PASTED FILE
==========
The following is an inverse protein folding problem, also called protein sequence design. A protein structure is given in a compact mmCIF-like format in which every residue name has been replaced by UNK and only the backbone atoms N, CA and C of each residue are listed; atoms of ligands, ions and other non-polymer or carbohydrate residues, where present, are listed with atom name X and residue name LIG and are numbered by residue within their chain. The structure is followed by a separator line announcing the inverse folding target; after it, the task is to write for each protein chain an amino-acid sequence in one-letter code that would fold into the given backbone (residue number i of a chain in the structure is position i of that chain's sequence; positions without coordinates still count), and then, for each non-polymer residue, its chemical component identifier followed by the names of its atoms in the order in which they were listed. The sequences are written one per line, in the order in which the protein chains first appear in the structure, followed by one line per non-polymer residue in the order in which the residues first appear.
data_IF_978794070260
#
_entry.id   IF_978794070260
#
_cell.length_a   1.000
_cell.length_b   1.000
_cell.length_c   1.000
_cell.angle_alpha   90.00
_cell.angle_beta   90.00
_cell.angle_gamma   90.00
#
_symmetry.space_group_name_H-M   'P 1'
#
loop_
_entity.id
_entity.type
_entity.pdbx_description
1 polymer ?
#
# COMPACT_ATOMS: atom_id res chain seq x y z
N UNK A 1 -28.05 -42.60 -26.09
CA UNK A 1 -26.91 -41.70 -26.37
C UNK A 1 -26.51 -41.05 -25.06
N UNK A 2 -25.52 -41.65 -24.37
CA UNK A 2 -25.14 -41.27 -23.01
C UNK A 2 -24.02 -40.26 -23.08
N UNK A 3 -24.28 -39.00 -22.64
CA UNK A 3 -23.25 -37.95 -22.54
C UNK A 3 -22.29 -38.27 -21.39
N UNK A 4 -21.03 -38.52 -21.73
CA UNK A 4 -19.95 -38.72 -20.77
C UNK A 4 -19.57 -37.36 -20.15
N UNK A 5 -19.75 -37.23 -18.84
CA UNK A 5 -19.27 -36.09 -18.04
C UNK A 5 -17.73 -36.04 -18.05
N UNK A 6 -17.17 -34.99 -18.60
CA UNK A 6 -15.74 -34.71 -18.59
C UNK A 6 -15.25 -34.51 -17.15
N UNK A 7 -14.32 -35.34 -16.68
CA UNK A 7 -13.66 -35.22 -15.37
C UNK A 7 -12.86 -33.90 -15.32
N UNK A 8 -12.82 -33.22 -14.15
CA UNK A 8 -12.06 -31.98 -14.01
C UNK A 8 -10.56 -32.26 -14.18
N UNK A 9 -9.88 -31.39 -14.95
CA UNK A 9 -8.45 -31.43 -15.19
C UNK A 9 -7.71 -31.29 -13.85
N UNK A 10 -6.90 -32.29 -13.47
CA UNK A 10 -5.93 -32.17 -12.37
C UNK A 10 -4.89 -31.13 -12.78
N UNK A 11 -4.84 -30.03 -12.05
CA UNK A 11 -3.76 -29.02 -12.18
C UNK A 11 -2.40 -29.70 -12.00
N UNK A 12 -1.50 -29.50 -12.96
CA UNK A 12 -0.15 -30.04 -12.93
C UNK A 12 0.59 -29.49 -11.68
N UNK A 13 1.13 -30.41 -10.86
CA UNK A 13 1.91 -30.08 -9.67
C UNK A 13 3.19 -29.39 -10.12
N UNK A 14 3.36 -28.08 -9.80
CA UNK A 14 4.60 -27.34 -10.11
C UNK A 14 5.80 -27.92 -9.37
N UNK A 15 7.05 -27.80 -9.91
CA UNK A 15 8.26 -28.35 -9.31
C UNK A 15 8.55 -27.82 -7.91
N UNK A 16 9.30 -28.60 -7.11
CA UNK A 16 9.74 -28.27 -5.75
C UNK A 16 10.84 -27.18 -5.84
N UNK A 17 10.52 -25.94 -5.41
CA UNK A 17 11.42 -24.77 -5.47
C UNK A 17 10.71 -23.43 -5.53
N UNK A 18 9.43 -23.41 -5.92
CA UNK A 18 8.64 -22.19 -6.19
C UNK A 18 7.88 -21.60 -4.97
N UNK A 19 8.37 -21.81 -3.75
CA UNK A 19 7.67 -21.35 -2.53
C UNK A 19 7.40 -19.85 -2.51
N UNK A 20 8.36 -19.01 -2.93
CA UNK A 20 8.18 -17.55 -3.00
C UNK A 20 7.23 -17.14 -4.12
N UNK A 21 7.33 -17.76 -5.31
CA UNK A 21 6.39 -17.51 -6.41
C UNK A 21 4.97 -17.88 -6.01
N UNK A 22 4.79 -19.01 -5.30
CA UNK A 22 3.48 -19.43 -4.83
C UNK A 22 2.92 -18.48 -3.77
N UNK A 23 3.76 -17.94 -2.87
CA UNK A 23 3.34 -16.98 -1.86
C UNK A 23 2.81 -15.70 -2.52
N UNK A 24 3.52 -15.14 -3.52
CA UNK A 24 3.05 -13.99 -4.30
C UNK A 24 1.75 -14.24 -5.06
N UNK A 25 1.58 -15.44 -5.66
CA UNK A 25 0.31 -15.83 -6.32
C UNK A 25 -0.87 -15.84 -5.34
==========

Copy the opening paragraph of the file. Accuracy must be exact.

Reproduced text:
The following is an inverse protein folding problem, also called protein sequence design. A protein structure is given in a compact mmCIF-like format in which every residue name has been replaced by UNK and only the backbone atoms N, CA and C of each residue are listed; atoms of ligands, ions and other non-polymer or carbohydrate residues, where present, are listed with atom name X and residue name LIG and are numbered by residue within their chain. The structure is followed by a separator line announcing the inverse folding target; after it, the task is to write for each protein chain an amino-acid sequence in one-letter code that would fold into the given backbone (residue number i of a chain in the structure is position i of that chain's sequence; positions without coordinates still count), and then, for each non-polymer residue, its chemical component identifier followed by the names of its atoms in the order in which they were listed. The sequences are written one per line, in the order in which the protein chains first appear in the structure, followed by one line per non-polymer residue in the order in which the residues first appear.